New Bone-healing Compound Reduces Infection Rate and Pain

February 7, 2011

A new compound heals serious bone breaks faster and with less pain than conventional methods.

“Twin-Based Linkers” is the new name for a compound that has been found to heal serious bone breaks, reducing healing time, rate of infection, and pain. This compound is a natural alternative to titanium plates, said lead researchers, Thomas Webster, Associate Professor of Engineering, Brown University. In normal instances, matter that is injected into the human body requires ultraviolet light to become solid, but according to Webster, this material uses hydrogen bonds and needs only bodily fluids. Within time, the material disintegrates as new bone grows in its place. Webster added that this healing process is much shorter, far less risky, and less painful overall than the current practice of inserting metal plates.

Before insertion into the body, this matter is just a white powder. Once injected, however, this bone-healing compound self-assembles into a strong sticky substance with the mechanical properties of bone.

According to Webster, Brown University licensed the compound to the biotechnology company Audax Medical Inc. last summer in the hopes of getting it commercialized and on doctors' shelves. Webster joined forces with Audax Medical through Whitney Sharp '08, MA'09, a former student of Brown who had been involved with the start-up of the company shortly after her graduation from the university’s Program in Innovation Management and Entrepreneurship Engineering. As a final project, Sharp was asked to find something that had not been commercialized yet and build a company around it. She chose the bone-healing material because Brown researchers were very eager concerning the development of such a compound and its possible uses in the medical community.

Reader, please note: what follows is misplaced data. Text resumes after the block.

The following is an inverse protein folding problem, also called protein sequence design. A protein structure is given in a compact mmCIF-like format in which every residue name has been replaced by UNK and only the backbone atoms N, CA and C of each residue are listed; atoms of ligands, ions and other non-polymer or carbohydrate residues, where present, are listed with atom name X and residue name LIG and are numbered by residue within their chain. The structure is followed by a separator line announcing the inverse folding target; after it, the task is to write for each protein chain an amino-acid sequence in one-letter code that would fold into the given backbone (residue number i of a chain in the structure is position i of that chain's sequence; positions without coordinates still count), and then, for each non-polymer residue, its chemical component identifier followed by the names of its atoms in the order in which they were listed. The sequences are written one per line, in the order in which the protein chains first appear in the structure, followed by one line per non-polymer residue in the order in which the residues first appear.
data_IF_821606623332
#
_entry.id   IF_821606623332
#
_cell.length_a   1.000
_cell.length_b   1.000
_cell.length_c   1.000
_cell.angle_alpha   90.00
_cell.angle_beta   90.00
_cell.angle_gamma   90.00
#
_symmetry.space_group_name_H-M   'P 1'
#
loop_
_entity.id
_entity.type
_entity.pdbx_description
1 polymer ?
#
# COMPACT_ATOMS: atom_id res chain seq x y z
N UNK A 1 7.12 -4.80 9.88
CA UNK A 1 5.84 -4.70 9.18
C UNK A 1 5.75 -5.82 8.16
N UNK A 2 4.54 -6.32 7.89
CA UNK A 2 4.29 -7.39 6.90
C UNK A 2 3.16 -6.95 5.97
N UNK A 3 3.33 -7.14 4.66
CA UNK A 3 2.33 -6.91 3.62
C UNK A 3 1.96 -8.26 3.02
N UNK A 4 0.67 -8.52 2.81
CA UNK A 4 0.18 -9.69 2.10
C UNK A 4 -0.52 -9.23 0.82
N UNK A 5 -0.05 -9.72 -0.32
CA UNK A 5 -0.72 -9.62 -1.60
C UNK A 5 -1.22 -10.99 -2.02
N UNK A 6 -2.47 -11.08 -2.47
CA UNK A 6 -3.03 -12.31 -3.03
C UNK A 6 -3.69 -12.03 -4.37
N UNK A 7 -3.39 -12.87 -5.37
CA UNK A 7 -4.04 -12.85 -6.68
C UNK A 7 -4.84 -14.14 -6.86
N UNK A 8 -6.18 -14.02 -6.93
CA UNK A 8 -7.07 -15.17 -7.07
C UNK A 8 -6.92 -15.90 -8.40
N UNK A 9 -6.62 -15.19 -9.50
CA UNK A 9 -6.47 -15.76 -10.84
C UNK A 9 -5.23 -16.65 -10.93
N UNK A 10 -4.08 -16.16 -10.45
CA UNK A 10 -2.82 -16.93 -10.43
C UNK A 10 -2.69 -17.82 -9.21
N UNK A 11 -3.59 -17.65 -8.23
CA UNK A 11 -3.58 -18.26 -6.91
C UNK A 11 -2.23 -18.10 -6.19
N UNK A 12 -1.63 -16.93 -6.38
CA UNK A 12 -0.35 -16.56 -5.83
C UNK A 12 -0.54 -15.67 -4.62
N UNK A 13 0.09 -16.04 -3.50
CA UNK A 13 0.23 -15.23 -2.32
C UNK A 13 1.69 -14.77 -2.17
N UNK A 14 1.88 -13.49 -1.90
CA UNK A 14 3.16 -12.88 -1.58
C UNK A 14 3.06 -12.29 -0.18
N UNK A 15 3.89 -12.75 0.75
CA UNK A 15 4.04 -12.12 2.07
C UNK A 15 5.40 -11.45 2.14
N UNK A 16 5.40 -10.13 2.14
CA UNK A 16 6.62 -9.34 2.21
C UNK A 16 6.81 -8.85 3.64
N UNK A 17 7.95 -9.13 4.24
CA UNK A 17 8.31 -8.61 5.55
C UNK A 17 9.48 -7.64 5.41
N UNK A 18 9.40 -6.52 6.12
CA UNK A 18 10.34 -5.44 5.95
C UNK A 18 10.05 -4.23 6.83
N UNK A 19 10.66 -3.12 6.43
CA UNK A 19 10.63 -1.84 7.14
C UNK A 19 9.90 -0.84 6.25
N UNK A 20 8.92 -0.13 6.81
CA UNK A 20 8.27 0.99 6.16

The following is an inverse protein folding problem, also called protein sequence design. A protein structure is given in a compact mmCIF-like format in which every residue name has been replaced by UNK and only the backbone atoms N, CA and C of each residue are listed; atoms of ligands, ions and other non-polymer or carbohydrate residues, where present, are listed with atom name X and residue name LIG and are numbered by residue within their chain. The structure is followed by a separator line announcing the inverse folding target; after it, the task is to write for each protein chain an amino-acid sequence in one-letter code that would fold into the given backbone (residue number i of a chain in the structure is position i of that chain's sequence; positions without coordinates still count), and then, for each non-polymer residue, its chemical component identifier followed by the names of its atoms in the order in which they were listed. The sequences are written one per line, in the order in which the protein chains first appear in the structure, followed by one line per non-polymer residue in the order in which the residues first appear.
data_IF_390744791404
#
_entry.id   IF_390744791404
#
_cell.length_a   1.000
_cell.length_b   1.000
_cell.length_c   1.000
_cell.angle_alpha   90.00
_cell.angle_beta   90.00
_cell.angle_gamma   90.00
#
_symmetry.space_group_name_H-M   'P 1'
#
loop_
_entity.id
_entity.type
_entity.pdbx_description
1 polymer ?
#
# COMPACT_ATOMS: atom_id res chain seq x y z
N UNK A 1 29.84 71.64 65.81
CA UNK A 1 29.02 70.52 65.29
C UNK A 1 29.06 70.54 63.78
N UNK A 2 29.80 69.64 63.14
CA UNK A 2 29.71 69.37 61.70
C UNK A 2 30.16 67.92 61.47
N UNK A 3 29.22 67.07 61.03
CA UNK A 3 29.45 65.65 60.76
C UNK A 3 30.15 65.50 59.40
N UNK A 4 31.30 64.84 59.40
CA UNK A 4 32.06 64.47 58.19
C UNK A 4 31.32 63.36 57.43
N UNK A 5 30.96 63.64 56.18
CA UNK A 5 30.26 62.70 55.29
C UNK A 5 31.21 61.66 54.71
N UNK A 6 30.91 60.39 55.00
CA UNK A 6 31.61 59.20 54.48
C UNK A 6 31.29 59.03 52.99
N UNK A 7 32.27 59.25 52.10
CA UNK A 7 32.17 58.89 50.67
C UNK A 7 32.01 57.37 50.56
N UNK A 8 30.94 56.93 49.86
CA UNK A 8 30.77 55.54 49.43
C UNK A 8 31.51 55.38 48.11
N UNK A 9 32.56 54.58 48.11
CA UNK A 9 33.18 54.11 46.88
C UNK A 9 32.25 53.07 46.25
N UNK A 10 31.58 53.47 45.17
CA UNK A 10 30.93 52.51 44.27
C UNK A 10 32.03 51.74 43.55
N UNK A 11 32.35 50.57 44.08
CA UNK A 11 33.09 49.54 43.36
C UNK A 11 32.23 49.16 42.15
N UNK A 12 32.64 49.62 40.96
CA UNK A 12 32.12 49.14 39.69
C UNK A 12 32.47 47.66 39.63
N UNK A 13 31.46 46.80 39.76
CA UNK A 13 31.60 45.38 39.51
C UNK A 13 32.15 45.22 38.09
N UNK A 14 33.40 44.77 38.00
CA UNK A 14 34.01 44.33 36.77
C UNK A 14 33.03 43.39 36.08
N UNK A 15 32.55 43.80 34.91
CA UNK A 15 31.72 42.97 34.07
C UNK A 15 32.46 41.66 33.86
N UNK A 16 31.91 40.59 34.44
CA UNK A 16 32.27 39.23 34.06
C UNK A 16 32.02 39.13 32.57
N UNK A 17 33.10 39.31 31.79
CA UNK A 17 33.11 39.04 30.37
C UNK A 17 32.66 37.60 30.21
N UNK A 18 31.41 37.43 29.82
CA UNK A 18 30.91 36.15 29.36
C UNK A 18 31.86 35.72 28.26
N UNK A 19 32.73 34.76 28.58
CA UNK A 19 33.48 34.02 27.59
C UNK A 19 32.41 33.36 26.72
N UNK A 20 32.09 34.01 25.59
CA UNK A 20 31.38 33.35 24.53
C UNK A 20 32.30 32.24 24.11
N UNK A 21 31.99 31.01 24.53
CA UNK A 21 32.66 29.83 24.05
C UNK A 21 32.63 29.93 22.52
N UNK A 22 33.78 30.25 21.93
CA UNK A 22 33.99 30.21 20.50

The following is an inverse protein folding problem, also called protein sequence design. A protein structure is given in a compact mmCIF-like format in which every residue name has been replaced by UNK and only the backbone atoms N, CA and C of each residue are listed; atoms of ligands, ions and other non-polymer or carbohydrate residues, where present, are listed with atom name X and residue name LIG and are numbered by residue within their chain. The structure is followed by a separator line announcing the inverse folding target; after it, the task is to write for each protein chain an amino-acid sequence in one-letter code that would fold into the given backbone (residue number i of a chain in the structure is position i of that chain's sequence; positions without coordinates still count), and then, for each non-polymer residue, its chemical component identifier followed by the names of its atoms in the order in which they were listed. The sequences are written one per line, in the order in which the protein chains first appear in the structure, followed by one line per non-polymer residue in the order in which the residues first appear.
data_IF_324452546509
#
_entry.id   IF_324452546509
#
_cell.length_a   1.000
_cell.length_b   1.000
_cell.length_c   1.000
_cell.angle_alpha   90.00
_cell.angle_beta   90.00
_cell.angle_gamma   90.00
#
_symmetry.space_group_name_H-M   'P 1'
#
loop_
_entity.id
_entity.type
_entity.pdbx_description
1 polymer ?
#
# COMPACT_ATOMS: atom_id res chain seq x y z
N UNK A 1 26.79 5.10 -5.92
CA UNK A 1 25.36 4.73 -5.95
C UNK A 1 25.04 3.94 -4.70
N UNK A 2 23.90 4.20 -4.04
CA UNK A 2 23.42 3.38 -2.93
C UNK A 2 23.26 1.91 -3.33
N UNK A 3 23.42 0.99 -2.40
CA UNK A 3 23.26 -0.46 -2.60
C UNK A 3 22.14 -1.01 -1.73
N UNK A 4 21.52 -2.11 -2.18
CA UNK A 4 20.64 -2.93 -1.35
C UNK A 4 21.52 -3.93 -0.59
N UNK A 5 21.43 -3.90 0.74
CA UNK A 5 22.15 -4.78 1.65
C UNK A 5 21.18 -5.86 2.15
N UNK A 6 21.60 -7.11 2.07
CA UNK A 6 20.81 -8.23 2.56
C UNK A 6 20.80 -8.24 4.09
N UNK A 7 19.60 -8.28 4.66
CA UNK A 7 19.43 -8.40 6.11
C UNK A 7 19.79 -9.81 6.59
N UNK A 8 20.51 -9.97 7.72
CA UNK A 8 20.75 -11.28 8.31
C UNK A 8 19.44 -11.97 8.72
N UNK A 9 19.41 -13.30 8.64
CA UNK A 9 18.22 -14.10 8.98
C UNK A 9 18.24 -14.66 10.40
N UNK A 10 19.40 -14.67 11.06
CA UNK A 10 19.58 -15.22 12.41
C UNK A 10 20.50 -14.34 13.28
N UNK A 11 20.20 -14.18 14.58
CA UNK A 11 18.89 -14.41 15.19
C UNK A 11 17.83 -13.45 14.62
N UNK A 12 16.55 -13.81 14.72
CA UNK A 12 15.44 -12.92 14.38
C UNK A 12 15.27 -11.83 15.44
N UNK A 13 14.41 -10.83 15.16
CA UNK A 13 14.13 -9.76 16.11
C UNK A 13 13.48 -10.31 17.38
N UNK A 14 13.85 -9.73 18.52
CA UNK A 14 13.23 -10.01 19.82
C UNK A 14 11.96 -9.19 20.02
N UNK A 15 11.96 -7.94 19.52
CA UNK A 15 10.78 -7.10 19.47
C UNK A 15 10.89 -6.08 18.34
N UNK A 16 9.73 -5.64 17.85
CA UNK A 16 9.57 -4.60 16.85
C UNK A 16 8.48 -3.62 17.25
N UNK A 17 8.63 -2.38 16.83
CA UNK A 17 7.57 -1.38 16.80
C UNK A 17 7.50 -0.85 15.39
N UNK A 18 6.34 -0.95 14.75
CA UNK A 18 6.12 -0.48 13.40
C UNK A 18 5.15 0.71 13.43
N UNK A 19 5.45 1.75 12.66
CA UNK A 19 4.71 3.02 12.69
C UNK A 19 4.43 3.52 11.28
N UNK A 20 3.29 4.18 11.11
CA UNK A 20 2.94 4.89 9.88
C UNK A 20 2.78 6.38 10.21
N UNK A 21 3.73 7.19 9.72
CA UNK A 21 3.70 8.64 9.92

"It's a tribute to Brown that, in this economy, we're able to license out bone-healing technology," Webster said.

Audax is currently funding Linlin Sun GS to continue the development on the project. Sun's research focuses on whether the material could be toxic and if it could be used in patients with osteoporosis. Brown will receive royalties if the material is commercialized.

According to Sun, Audax and Brown are working closely to gain FDA approval, holding weekly meetings to discuss necessary experiments. Sun also added that they will begin animal testing in the spring, and, if all goes well, will follow it up with human clinical trials.

As exciting as this development in modern medicine is, however, there is one downside: Because the material uses new chemistry, it will require extensive testing, and it may not be available for commercial use for five to ten years.